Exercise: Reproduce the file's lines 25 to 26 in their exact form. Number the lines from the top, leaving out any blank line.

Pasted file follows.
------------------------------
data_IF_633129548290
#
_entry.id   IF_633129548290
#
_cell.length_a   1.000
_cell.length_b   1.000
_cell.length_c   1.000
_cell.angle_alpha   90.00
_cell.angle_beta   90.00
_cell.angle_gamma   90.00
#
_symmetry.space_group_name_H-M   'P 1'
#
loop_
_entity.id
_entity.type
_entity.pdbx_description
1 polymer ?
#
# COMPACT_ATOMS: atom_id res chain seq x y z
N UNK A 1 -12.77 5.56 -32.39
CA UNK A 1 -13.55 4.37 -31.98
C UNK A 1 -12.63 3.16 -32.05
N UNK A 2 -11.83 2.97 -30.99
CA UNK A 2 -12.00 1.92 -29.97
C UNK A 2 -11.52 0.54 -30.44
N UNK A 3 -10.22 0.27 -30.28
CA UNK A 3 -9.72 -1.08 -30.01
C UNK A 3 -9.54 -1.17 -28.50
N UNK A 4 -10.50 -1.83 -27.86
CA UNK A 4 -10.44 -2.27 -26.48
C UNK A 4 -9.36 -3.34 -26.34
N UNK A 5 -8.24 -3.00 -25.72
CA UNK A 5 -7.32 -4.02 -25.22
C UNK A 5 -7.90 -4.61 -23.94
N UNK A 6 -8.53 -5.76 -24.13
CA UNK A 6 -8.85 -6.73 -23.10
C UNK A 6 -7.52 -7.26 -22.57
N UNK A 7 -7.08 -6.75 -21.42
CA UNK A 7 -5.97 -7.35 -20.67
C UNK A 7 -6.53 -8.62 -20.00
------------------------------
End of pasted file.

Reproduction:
CA UNK A 2 -12.00 1.92 -29.97
C UNK A 2 -11.52 0.54 -30.44